QCOSTARICA – Many sidewalks, where there are, across the country are a hazard zone. Some of the worst of the worst are in the Calles and Avenidas of the downtown core of San Jose.
Over the years there have been reports of people get injured, even falling into holes, some a foot or more deep smack in the middle of the pedestrian walkway. For the most part, in Costa Rica we are used to it, many will just shake it off, make a mental note of the location and remember to be more careful the next time.
For the elderly and the disabled, a small misstep can turn into a nightmare.
Though some municipalities have been making a concentrated effort to better the situation, the years on top of more years of neglect and outright abandonment, means they are just playing catch up.
Why the deterioration?
As of April 2021, a law went into effect where owners are no longer responsible for keeping the sidewalks in front (or side) of their property, transferring the responsibility to the 82 municipalities and the Ministry of Public Works and Transportation (in the case of national roads)
However, the law, Ley de Movilidad Peatonal (Ley No. 9976) – Pedestrian Mobility Law – approved in March 2021 and published a month later, gave the local governments and the MOPT 18 months to regulate “the corresponding maintenance, rehabilitation and construction works” in a transitory phase.
This implies that, during this period, while each of the 82 municipalities defines how much, and to whom it will charge, there is no obligation to attend to carry out works.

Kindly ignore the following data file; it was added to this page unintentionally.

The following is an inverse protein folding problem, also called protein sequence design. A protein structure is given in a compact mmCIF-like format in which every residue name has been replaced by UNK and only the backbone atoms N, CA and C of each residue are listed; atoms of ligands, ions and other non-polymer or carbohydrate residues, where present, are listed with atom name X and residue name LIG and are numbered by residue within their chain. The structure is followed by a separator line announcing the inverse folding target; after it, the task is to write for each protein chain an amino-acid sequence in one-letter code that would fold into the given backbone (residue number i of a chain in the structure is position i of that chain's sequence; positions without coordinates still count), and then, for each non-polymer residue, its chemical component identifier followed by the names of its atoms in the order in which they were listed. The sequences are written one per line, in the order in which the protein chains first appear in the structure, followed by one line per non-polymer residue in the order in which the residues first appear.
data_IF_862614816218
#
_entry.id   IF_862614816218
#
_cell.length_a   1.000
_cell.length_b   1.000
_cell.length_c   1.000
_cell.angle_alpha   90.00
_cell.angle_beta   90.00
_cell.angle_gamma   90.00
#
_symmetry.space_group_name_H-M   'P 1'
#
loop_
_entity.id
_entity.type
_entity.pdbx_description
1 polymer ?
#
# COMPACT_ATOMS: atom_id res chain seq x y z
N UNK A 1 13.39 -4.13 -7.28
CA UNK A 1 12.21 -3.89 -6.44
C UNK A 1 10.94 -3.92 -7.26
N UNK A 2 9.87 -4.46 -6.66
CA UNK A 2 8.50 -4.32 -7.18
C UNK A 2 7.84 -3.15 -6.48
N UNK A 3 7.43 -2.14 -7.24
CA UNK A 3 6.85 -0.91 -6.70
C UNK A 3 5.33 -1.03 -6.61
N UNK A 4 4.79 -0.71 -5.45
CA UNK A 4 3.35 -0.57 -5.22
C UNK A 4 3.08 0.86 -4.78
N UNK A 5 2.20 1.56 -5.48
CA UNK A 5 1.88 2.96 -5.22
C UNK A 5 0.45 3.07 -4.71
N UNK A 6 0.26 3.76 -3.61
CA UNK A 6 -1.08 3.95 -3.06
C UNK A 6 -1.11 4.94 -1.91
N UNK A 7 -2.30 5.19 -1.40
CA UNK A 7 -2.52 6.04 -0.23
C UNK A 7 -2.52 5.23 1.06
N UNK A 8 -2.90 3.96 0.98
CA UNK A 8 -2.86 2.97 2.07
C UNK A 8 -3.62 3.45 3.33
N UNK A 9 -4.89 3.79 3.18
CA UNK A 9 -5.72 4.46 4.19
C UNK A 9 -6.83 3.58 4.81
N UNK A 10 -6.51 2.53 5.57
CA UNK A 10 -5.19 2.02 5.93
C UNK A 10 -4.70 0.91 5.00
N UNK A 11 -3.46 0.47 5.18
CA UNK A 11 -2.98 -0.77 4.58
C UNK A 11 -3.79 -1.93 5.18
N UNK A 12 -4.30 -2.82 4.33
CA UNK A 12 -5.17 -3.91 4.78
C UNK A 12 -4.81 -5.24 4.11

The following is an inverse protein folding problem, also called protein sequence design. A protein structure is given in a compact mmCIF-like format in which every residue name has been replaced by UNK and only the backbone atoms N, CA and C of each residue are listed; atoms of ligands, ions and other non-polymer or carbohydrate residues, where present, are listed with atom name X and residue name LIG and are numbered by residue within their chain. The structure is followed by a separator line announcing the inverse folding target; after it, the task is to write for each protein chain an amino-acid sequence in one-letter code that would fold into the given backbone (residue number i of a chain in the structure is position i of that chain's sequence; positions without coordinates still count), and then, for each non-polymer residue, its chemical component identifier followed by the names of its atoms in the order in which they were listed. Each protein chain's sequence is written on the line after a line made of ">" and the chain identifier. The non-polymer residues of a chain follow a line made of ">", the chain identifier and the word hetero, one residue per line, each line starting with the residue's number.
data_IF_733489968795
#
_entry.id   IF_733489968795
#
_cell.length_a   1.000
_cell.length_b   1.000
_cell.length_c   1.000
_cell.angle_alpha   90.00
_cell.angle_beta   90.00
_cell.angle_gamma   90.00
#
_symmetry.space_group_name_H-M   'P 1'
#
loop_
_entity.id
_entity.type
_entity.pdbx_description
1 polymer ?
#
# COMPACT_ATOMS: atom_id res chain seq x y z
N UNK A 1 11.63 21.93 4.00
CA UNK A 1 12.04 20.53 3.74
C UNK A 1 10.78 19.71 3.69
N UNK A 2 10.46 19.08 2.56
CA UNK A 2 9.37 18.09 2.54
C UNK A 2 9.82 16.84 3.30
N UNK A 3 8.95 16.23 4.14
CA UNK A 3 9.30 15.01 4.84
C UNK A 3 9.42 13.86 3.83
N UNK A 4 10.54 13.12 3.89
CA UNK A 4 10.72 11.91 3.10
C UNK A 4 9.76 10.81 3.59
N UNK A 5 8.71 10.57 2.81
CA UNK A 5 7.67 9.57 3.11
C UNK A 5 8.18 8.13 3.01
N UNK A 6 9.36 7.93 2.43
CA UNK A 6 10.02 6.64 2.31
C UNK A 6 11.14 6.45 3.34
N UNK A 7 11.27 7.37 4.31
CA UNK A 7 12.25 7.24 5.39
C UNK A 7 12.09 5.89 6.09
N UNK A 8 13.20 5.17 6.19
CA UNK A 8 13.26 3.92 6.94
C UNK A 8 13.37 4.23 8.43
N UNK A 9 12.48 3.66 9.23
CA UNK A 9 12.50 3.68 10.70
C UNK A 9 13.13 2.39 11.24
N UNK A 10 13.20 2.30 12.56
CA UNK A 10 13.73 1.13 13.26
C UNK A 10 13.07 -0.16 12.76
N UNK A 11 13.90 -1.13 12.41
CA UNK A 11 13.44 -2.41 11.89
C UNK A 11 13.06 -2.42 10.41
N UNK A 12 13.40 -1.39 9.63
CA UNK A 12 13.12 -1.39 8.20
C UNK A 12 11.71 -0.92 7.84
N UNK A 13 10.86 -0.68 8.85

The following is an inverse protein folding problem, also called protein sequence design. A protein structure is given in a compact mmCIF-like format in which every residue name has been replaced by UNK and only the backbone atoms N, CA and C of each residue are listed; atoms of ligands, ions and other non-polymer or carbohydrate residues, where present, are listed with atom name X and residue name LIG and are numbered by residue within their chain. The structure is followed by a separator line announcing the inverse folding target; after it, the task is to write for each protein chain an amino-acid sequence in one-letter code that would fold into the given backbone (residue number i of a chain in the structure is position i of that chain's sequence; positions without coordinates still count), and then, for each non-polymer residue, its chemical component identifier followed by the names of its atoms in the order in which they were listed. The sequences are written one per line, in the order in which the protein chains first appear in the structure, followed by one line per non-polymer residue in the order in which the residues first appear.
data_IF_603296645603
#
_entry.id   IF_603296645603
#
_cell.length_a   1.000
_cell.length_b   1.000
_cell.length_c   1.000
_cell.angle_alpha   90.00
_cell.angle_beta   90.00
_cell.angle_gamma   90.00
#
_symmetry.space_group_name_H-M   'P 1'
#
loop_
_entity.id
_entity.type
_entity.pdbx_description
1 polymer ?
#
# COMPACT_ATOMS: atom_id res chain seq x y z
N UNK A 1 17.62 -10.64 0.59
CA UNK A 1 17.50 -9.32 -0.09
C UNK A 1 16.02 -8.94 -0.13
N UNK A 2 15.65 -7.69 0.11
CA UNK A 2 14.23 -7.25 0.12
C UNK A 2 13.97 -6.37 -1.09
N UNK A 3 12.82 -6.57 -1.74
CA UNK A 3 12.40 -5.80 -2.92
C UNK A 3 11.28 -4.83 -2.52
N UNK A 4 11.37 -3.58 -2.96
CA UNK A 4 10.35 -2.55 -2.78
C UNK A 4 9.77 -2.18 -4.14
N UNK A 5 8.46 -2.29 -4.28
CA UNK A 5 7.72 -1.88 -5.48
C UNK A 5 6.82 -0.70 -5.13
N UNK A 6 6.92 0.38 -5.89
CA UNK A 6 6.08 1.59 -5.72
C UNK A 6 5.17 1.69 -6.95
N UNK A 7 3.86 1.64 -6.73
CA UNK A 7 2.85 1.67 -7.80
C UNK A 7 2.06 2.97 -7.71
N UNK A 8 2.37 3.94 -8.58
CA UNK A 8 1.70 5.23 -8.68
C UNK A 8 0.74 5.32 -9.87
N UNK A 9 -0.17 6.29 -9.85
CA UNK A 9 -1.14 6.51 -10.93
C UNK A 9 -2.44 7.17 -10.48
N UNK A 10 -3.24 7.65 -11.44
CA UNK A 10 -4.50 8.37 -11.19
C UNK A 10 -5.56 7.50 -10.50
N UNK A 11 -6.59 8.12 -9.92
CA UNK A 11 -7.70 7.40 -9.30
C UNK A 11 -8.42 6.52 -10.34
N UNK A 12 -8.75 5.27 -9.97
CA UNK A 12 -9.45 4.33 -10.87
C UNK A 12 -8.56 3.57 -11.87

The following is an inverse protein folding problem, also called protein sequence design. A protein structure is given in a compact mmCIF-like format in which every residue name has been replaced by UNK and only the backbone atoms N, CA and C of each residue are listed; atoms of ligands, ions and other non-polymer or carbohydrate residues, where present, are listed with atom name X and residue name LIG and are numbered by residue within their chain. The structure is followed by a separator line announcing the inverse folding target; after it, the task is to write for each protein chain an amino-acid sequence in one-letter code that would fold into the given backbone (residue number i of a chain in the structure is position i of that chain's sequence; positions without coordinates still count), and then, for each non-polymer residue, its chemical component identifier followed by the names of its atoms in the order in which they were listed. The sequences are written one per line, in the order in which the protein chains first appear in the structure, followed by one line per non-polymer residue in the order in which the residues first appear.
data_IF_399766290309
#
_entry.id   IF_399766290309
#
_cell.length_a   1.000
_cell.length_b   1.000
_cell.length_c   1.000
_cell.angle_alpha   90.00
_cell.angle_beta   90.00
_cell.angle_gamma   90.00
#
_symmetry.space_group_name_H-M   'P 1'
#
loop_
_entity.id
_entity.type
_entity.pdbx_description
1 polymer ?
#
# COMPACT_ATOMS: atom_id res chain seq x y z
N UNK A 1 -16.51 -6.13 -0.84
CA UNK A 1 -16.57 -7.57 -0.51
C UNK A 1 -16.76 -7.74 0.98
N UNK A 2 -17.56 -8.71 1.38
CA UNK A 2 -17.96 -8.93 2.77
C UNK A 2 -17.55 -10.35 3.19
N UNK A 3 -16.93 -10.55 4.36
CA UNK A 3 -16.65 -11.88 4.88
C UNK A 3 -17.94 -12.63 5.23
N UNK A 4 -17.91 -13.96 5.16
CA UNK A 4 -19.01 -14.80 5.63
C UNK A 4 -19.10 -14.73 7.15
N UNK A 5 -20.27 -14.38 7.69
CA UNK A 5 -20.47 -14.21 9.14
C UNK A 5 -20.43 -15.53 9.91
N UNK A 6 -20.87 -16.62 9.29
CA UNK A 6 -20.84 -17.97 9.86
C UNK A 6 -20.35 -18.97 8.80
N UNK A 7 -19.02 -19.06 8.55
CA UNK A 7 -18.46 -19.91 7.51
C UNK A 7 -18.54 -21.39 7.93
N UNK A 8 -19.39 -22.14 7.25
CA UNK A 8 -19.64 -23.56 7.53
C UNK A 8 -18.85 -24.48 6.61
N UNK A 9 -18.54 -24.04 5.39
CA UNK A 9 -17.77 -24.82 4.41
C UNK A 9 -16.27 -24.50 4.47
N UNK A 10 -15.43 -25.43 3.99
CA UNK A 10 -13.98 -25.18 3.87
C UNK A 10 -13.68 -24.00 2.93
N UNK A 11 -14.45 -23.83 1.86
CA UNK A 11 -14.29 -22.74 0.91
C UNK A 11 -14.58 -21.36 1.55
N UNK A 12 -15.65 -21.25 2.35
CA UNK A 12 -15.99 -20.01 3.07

The municipalities also have between 18 and 24 months to prepare and approve the cantonal plans for sustainable mobility in their cantons. These plans will define which sidewalks and areas will be served first and under what models they will do so.
In accordance with the legislation, the municipalities must carry out an annual calculation for the maintenance, rehabilitation and construction services of the sidewalks, which considers “the effective cost invested”. From there, local governments will charge rates that will be set taking into account that cost plus a 10% profit to develop them.
In addition, this sum will be collected “proportionally” among the taxpayers of each district where the works are carried out. This calculation must also include what is necessary to cover those cases where, exceptionally, the owner can demonstrate that he does not have the money to pay the rate.
According to Raúl Jiménez, Advocacy Advisor for the Union of Local Governments, although the law does not specify it, it was agreed that the rate will be defined by linear meters of each property. However, each municipality can create its own formula to calculate that rate, which will be the same whether it is a home, a grocery store, a supermarket or an office complex. What is clear is that the percentage will be different from one canton to another.
The Law also empowers the municipalities so that in the first years they take resources from the care programs of the cantonal road network and apply them to the sidewalks. However, lack of regulations has caused confusion and in many cases, no work being carried out.
In December 2021, the Union of Local Governments (UNGL) sent to the 82 mayors, intendants and municipal councils a prototype regulation that contemplates the main parameters that each one of the municipalities should consider making the legislation effective.
The model presented by the UNGL defines the inspection processes, how the care of the sidewalks in each canton would be prioritized, the responsibilities of the owners and what would happen in the event that they make modifications or alterations to these infrastructures.
Source: La Nacion